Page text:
Official sources said here today that under the initiative, a Public Private Partnership (PPP) had been forged between the Centre for North East Studies and Policy Research (C-NES) and National Rural Health Mission (NRHM) to bring health and healing to many who had been outside the reach of existing services.
Health teams, including doctors, nurses and community organisers, have been travelling to the islands despite extremely challenging conditions to reach out to thousands of people with health services.
The agreement was signed in February and as many as 103 camps had been conducted in February and March.
The camps were organised for one to four days on the islands and reached almost 16,000 people so far.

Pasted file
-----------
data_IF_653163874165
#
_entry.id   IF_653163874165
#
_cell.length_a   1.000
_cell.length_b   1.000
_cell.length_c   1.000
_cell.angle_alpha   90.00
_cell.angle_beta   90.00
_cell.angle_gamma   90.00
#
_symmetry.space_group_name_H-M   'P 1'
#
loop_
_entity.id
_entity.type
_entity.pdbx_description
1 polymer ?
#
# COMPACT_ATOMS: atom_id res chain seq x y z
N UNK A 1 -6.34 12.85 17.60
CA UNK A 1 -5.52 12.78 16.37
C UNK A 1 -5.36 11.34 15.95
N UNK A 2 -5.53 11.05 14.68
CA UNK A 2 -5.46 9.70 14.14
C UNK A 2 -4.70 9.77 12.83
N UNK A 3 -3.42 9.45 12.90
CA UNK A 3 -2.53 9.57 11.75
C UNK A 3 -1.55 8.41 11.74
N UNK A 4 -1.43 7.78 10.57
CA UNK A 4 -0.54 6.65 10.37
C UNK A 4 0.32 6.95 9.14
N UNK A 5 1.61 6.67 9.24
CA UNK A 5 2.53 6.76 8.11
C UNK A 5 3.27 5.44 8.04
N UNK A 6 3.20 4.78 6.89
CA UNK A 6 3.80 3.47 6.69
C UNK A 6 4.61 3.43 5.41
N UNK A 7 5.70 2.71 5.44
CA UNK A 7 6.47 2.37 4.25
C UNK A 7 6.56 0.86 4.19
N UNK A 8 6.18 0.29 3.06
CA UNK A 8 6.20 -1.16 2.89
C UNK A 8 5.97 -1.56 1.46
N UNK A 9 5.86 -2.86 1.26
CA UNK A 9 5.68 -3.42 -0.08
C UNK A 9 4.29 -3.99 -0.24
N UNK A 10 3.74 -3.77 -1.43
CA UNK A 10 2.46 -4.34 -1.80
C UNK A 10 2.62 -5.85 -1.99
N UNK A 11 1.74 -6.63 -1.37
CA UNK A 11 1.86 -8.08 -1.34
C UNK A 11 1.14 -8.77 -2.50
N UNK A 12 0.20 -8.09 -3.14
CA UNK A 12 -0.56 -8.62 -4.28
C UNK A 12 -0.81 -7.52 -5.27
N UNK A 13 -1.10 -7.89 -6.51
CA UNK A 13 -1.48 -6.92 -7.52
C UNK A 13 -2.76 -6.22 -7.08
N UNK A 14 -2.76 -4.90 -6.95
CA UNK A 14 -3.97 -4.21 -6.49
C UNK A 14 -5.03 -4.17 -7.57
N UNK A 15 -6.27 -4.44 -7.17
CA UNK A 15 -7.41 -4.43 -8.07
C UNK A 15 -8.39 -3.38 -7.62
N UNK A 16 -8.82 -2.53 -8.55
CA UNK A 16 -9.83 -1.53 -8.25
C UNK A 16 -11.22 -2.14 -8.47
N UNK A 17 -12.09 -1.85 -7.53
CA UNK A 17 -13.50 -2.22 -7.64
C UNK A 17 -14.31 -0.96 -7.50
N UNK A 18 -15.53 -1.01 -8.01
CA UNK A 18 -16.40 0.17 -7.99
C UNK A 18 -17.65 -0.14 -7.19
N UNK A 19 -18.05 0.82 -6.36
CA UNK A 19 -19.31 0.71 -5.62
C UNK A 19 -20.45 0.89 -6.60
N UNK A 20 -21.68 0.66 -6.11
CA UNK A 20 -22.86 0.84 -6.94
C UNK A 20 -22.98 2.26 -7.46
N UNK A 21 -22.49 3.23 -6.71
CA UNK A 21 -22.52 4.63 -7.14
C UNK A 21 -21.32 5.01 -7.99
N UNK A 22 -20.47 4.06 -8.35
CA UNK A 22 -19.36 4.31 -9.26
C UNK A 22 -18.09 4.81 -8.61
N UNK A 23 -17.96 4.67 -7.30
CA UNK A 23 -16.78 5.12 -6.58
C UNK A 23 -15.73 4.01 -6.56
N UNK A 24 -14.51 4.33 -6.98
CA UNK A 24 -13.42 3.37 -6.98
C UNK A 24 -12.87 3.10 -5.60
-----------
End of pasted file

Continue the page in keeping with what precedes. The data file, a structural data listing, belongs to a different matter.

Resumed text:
The teams comprised a total of 50 persons for the five districts, including 10 doctors, along with nurses, pharmacists, lab technicians, community workers and organisers.
The programme is a continuation of the C-NES boat clinic project which started in Dibrugarh in 2005 and later covered Tinsukia and Dhemaji districts.
''The partnership with NRHM has given a huge and effective boost to the effort to reach the isolated areas with health care, especially immunisation programmes, and care of both pregnant women and new mothers,'' C-NES Managing Trustee Sanjoy Hazarika said.
Mr Hazarika pointed out that there are over 2,500 ''saporia/chars'' in Assam with a population of over 25 lakh. Most of the smaller saporia hardly have any facilities.
NRHM has been providing medicines, equipment, running costs and salaries. C-NES has designed and built the health ships and selected the doctors and other staff to run the campaign.
''The target is to reach out to at least one lakh persons by the year-end and to further increase this number substantially in 2009,'' Mr Hazarika added.
UNI MT DPM RL HT1414